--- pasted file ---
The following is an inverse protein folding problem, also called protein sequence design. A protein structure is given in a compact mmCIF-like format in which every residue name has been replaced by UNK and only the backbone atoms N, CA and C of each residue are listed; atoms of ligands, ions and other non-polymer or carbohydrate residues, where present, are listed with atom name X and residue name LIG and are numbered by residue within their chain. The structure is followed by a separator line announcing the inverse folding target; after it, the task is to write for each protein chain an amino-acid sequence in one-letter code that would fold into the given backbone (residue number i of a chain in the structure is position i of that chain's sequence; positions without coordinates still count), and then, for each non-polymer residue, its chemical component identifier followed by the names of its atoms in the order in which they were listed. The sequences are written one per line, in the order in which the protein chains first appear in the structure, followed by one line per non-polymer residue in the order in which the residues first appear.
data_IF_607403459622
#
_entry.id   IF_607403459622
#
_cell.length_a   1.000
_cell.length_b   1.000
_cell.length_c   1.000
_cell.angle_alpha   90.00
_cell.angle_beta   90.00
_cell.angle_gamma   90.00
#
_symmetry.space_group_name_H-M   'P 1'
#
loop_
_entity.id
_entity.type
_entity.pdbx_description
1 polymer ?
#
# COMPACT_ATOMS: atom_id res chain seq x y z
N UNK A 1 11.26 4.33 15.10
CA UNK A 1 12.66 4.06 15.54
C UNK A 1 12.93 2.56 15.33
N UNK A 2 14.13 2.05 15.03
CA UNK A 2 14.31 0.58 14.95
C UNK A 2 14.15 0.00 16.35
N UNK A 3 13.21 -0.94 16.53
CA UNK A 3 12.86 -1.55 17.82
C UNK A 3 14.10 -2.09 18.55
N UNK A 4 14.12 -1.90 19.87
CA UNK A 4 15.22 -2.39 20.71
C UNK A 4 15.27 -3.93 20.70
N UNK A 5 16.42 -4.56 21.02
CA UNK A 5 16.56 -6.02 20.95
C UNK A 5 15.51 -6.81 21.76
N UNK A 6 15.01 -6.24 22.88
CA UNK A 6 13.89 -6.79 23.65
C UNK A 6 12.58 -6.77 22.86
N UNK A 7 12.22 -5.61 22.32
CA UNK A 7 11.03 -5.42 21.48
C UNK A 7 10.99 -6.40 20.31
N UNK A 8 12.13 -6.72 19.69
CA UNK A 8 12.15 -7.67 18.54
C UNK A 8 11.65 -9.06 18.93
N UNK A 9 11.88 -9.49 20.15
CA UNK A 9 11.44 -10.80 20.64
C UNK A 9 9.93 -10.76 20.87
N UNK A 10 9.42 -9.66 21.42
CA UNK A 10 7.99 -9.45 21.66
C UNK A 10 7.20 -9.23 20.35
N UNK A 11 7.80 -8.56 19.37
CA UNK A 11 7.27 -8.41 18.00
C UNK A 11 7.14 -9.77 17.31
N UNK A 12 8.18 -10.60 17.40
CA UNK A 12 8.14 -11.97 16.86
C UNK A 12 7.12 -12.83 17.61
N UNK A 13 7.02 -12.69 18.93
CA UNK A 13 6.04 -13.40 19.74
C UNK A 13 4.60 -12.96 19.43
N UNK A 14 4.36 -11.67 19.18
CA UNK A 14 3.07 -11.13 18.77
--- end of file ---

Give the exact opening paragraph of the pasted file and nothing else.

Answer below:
The following is an inverse protein folding problem, also called protein sequence design. A protein structure is given in a compact mmCIF-like format in which every residue name has been replaced by UNK and only the backbone atoms N, CA and C of each residue are listed; atoms of ligands, ions and other non-polymer or carbohydrate residues, where present, are listed with atom name X and residue name LIG and are numbered by residue within their chain. The structure is followed by a separator line announcing the inverse folding target; after it, the task is to write for each protein chain an amino-acid sequence in one-letter code that would fold into the given backbone (residue number i of a chain in the structure is position i of that chain's sequence; positions without coordinates still count), and then, for each non-polymer residue, its chemical component identifier followed by the names of its atoms in the order in which they were listed. The sequences are written one per line, in the order in which the protein chains first appear in the structure, followed by one line per non-polymer residue in the order in which the residues first appear.